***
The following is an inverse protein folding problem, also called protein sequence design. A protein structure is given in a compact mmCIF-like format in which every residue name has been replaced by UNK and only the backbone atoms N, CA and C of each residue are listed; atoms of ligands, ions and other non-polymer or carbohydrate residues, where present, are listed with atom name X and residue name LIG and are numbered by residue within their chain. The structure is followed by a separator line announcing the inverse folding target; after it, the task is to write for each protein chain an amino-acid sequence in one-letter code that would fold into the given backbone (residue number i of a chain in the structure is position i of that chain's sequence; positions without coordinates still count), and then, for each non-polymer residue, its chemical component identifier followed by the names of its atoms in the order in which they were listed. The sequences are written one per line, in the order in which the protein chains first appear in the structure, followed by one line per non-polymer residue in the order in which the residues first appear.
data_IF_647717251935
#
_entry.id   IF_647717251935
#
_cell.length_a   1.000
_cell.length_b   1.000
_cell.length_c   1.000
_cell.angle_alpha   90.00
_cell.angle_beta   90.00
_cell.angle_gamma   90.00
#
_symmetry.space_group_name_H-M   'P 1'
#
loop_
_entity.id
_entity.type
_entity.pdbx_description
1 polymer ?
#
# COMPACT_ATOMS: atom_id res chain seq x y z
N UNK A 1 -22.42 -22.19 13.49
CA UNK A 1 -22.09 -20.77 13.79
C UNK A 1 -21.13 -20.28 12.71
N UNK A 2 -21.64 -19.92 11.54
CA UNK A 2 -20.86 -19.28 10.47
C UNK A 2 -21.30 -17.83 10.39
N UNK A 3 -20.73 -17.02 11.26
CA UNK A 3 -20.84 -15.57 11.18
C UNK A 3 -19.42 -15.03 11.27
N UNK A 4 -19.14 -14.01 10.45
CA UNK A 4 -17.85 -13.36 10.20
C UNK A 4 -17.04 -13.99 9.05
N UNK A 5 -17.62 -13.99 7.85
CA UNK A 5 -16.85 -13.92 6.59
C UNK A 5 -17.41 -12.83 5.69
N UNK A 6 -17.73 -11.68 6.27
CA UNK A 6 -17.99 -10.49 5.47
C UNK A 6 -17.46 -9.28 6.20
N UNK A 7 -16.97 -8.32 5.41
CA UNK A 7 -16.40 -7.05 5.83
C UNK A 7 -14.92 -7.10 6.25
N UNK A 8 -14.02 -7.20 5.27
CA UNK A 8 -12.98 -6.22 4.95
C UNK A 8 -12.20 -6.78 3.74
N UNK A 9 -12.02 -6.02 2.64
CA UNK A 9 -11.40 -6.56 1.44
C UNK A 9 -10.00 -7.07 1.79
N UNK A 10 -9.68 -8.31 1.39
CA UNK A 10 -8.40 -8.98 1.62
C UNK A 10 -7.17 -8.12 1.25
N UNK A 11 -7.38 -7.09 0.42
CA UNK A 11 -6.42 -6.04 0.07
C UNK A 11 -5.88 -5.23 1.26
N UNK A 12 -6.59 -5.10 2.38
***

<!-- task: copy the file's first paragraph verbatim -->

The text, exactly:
The following is an inverse protein folding problem, also called protein sequence design. A protein structure is given in a compact mmCIF-like format in which every residue name has been replaced by UNK and only the backbone atoms N, CA and C of each residue are listed; atoms of ligands, ions and other non-polymer or carbohydrate residues, where present, are listed with atom name X and residue name LIG and are numbered by residue within their chain. The structure is followed by a separator line announcing the inverse folding target; after it, the task is to write for each protein chain an amino-acid sequence in one-letter code that would fold into the given backbone (residue number i of a chain in the structure is position i of that chain's sequence; positions without coordinates still count), and then, for each non-polymer residue, its chemical component identifier followed by the names of its atoms in the order in which they were listed. The sequences are written one per line, in the order in which the protein chains first appear in the structure, followed by one line per non-polymer residue in the order in which the residues first appear.